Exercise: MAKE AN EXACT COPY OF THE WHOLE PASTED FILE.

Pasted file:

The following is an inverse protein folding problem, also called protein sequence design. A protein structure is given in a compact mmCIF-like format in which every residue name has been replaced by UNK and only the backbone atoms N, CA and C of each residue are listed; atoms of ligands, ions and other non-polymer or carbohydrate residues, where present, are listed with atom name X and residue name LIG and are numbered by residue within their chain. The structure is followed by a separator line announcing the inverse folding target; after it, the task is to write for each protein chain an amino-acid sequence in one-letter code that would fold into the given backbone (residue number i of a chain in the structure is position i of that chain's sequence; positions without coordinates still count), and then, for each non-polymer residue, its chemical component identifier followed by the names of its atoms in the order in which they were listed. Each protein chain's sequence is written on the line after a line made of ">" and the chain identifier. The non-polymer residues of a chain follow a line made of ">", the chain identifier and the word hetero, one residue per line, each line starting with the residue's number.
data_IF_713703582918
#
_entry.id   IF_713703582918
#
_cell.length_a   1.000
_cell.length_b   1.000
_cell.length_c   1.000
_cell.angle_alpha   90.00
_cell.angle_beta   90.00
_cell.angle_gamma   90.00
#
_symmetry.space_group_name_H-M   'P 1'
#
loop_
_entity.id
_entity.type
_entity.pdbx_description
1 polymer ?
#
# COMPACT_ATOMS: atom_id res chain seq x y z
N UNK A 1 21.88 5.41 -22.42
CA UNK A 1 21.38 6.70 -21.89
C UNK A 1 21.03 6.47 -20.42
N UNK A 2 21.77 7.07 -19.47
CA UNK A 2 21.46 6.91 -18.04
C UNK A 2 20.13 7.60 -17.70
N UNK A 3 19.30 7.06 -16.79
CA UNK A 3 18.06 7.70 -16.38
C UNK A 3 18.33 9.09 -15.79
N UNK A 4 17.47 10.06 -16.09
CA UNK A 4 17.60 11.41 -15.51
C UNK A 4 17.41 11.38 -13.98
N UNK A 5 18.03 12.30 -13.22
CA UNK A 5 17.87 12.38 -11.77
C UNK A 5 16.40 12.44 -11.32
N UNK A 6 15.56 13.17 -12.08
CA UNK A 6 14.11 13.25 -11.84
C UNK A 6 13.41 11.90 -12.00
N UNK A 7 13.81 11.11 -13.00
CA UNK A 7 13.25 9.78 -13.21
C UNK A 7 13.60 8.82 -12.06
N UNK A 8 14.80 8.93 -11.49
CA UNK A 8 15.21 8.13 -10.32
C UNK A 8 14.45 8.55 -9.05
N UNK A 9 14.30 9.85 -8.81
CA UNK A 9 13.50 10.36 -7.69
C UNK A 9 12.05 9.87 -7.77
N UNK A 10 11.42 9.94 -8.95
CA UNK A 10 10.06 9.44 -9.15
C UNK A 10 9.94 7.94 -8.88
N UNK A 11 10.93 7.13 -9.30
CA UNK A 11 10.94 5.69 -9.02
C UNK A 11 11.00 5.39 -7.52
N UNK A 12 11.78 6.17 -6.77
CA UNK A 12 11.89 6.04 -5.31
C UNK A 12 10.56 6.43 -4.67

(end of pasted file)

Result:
The following is an inverse protein folding problem, also called protein sequence design. A protein structure is given in a compact mmCIF-like format in which every residue name has been replaced by UNK and only the backbone atoms N, CA and C of each residue are listed; atoms of ligands, ions and other non-polymer or carbohydrate residues, where present, are listed with atom name X and residue name LIG and are numbered by residue within their chain. The structure is followed by a separator line announcing the inverse folding target; after it, the task is to write for each protein chain an amino-acid sequence in one-letter code that would fold into the given backbone (residue number i of a chain in the structure is position i of that chain's sequence; positions without coordinates still count), and then, for each non-polymer residue, its chemical component identifier followed by the names of its atoms in the order in which they were listed. Each protein chain's sequence is written on the line after a line made of ">" and the chain identifier. The non-polymer residues of a chain follow a line made of ">", the chain identifier and the word hetero, one residue per line, each line starting with the residue's number.
data_IF_713703582918
#
_entry.id   IF_713703582918
#
_cell.length_a   1.000
_cell.length_b   1.000
_cell.length_c   1.000
_cell.angle_alpha   90.00
_cell.angle_beta   90.00
_cell.angle_gamma   90.00
#
_symmetry.space_group_name_H-M   'P 1'
#
loop_
_entity.id
_entity.type
_entity.pdbx_description
1 polymer ?
#
# COMPACT_ATOMS: atom_id res chain seq x y z
N UNK A 1 21.88 5.41 -22.42
CA UNK A 1 21.38 6.70 -21.89
C UNK A 1 21.03 6.47 -20.42
N UNK A 2 21.77 7.07 -19.47
CA UNK A 2 21.46 6.91 -18.04
C UNK A 2 20.13 7.60 -17.70
N UNK A 3 19.30 7.06 -16.79
CA UNK A 3 18.06 7.70 -16.38
C UNK A 3 18.33 9.09 -15.79
N UNK A 4 17.47 10.06 -16.09
CA UNK A 4 17.60 11.41 -15.51
C UNK A 4 17.41 11.38 -13.98
N UNK A 5 18.03 12.30 -13.22
CA UNK A 5 17.87 12.38 -11.77
C UNK A 5 16.40 12.44 -11.32
N UNK A 6 15.56 13.17 -12.08
CA UNK A 6 14.11 13.25 -11.84
C UNK A 6 13.41 11.90 -12.00
N UNK A 7 13.81 11.11 -13.00
CA UNK A 7 13.25 9.78 -13.21
C UNK A 7 13.60 8.82 -12.06
N UNK A 8 14.80 8.93 -11.49
CA UNK A 8 15.21 8.13 -10.32
C UNK A 8 14.45 8.55 -9.05
N UNK A 9 14.30 9.85 -8.81
CA UNK A 9 13.50 10.36 -7.69
C UNK A 9 12.05 9.87 -7.77
N UNK A 10 11.42 9.94 -8.95
CA UNK A 10 10.06 9.44 -9.15
C UNK A 10 9.94 7.94 -8.88
N UNK A 11 10.93 7.13 -9.30
CA UNK A 11 10.94 5.69 -9.02
C UNK A 11 11.00 5.39 -7.52
N UNK A 12 11.78 6.17 -6.77
CA UNK A 12 11.89 6.04 -5.31
C UNK A 12 10.56 6.43 -4.67